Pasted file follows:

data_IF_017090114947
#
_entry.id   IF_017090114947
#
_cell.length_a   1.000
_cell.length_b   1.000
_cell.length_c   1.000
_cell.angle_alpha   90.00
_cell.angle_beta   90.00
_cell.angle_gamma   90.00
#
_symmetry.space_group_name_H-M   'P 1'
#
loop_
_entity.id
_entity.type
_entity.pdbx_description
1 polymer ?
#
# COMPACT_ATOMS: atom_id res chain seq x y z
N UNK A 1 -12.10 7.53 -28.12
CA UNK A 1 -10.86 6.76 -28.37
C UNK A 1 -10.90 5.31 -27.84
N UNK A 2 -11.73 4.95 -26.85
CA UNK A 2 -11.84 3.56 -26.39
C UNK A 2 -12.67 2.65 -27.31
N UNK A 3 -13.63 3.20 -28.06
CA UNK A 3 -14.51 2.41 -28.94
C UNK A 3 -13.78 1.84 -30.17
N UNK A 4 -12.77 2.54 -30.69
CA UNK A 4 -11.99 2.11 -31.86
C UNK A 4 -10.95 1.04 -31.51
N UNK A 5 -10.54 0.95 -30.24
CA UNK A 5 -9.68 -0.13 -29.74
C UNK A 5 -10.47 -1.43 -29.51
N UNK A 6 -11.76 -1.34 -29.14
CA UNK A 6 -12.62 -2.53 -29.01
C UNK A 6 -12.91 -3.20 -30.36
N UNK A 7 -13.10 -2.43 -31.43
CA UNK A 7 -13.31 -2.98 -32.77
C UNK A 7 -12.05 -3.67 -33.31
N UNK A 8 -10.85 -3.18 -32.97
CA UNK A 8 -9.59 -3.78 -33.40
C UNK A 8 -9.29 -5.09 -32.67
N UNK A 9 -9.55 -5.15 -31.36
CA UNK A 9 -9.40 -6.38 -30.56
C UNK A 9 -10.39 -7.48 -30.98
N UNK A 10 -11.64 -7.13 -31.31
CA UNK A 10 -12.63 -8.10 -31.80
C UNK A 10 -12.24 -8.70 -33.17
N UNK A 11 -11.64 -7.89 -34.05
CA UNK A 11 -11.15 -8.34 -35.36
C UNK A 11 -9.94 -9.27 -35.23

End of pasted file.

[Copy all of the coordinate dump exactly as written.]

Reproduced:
data_IF_017090114947
#
_entry.id   IF_017090114947
#
_cell.length_a   1.000
_cell.length_b   1.000
_cell.length_c   1.000
_cell.angle_alpha   90.00
_cell.angle_beta   90.00
_cell.angle_gamma   90.00
#
_symmetry.space_group_name_H-M   'P 1'
#
loop_
_entity.id
_entity.type
_entity.pdbx_description
1 polymer ?
#
# COMPACT_ATOMS: atom_id res chain seq x y z
N UNK A 1 -12.10 7.53 -28.12
CA UNK A 1 -10.86 6.76 -28.37
C UNK A 1 -10.90 5.31 -27.84
N UNK A 2 -11.73 4.95 -26.85
CA UNK A 2 -11.84 3.56 -26.39
C UNK A 2 -12.67 2.65 -27.31
N UNK A 3 -13.63 3.20 -28.06
CA UNK A 3 -14.51 2.41 -28.94
C UNK A 3 -13.78 1.84 -30.17
N UNK A 4 -12.77 2.54 -30.69
CA UNK A 4 -11.99 2.11 -31.86
C UNK A 4 -10.95 1.04 -31.51
N UNK A 5 -10.54 0.95 -30.24
CA UNK A 5 -9.68 -0.13 -29.74
C UNK A 5 -10.47 -1.43 -29.51
N UNK A 6 -11.76 -1.34 -29.14
CA UNK A 6 -12.62 -2.53 -29.01
C UNK A 6 -12.91 -3.20 -30.36
N UNK A 7 -13.10 -2.43 -31.43
CA UNK A 7 -13.31 -2.98 -32.77
C UNK A 7 -12.05 -3.67 -33.31
N UNK A 8 -10.85 -3.18 -32.97
CA UNK A 8 -9.59 -3.78 -33.40
C UNK A 8 -9.29 -5.09 -32.67
N UNK A 9 -9.55 -5.15 -31.36
CA UNK A 9 -9.40 -6.38 -30.56
C UNK A 9 -10.39 -7.48 -30.98
N UNK A 10 -11.64 -7.13 -31.31
CA UNK A 10 -12.63 -8.10 -31.80
C UNK A 10 -12.24 -8.70 -33.17
N UNK A 11 -11.64 -7.89 -34.05
CA UNK A 11 -11.15 -8.34 -35.36
C UNK A 11 -9.94 -9.27 -35.23